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Five Embroidery Tips & Tricks

Thinking of starting embroidery? Here’s five tips, tricks and shortcuts to save you time and effort.  

1. YouTube

Embroidery is not really something you can learn from reading a craft magazine or even, to an extent, from watching another person. I tried to learn embroidery from my mum, but I ended up being permanently bent over her squinting, trying to see and memorise the tiny stitches she was making. Feeling frustrated, I turned to YouTube and never looked back! There are hundreds of amazing videos teaching you step by step how to do the simplest to the most complex stitches, videos that you can watch on repeat until you get it. One channel that I particularly recommend is HandiWorks.  

2. Invest in a lightbox! 

I wish I had bought one sooner! It is a particularly good investment if you want to start selling your embroidery. When my sisters and I started selling our t-shirts, we quickly realised we needed to drastically cut our production time in order to make any money and buying a lightbox has enabled us to do this by ten folds. Click here to see the lightbox I use. I will talk more about how I use it in the paragraph below!

3. Buy some fabric pens 

Click here to see the fabric pen I use, it takes 2-7 days to disappear. These, along with your lightbox, are a match made in heaven. You take your design that is fit to scale, and Sellotape it to your lightbox using Scotch Magic Invisible Tape, that doesn’t leave marks. Then I clip my t-shirt on top of my lightbox and trace my design onto my t-shirt using my fabric pen. When I need to speed up the dissolving process, for example, if I have an order that needs to be sent out that still has pen marks on it, I use the antidote pen. This pen instantly removes the mark, so you don’t have to wait for it to dissolve by itself.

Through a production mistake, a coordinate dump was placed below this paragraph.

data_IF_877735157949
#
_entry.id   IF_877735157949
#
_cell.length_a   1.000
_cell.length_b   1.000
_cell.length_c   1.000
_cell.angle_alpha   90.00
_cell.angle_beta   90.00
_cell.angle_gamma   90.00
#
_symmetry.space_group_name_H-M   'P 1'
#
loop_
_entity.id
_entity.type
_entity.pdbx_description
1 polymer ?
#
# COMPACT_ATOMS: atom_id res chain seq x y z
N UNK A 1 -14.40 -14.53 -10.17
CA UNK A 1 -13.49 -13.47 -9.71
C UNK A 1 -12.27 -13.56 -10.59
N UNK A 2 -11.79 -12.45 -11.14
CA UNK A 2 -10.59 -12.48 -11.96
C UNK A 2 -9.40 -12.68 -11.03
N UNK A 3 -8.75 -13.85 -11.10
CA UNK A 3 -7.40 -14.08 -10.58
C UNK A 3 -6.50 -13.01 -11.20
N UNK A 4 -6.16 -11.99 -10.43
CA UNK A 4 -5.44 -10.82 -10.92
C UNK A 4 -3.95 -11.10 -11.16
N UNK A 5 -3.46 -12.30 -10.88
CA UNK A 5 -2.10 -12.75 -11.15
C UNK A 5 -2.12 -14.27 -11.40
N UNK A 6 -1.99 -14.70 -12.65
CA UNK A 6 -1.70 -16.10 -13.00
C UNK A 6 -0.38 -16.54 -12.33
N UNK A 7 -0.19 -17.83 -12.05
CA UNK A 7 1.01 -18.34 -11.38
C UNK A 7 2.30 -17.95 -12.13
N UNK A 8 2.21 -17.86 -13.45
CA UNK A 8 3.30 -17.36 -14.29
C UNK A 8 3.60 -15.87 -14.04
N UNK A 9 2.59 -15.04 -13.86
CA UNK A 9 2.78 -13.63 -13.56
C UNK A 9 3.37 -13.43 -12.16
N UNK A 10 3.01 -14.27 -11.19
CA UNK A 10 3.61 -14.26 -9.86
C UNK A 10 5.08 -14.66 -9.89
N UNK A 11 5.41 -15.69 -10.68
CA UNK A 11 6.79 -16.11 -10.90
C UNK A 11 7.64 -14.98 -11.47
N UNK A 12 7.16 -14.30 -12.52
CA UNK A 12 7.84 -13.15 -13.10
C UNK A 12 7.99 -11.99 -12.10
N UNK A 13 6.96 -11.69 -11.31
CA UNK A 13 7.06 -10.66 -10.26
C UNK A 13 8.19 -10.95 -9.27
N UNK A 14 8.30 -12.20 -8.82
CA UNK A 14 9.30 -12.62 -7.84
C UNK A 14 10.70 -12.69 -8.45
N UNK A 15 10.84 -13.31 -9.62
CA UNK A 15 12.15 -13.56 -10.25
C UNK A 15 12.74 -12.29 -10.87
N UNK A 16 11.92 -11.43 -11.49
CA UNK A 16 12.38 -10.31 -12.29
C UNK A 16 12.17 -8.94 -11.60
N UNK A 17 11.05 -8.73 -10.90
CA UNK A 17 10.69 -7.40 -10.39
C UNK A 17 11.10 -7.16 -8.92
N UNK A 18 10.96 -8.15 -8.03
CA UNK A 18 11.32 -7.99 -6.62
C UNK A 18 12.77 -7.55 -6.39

4. Tailors chalk   

I love embroidering on a black base, the design ends up looking very bold, but it is a test of patience. This is because fabric pen does not show up on black fabric, so I decided to buy some Tailors chalk and it worked! It doesn’t render as much detail as the fabric pens do and the nature of chalk means that it comes off very easily so you have to keep reapplying it. If you are new to embroidery I would advise you not to  attempt embroidering on black fabric until you gain experience, as it can be very tricky. 

5. Splitting the thread 

For fine and detailed designs, try splitting the thread. The average thread is made up of around six individual threads. Use between one and three threads when trying to create a very complex detailed design.   

I hope that this has given you some confidence to pick up your needle and start embroidering, I promise you once you start you won’t be able to stop! Don’t forget to check out mine and my sisters embroidery at www.instagram.com/sisters_who_sew and at www.sisterswhosew101.etsy.com 

Liberty Hannah

UC London '21

Hi my names Liberty Hannah, I am studying English: Issues in Modern Culture MA, I like writing about art, books, film, feminism and music.
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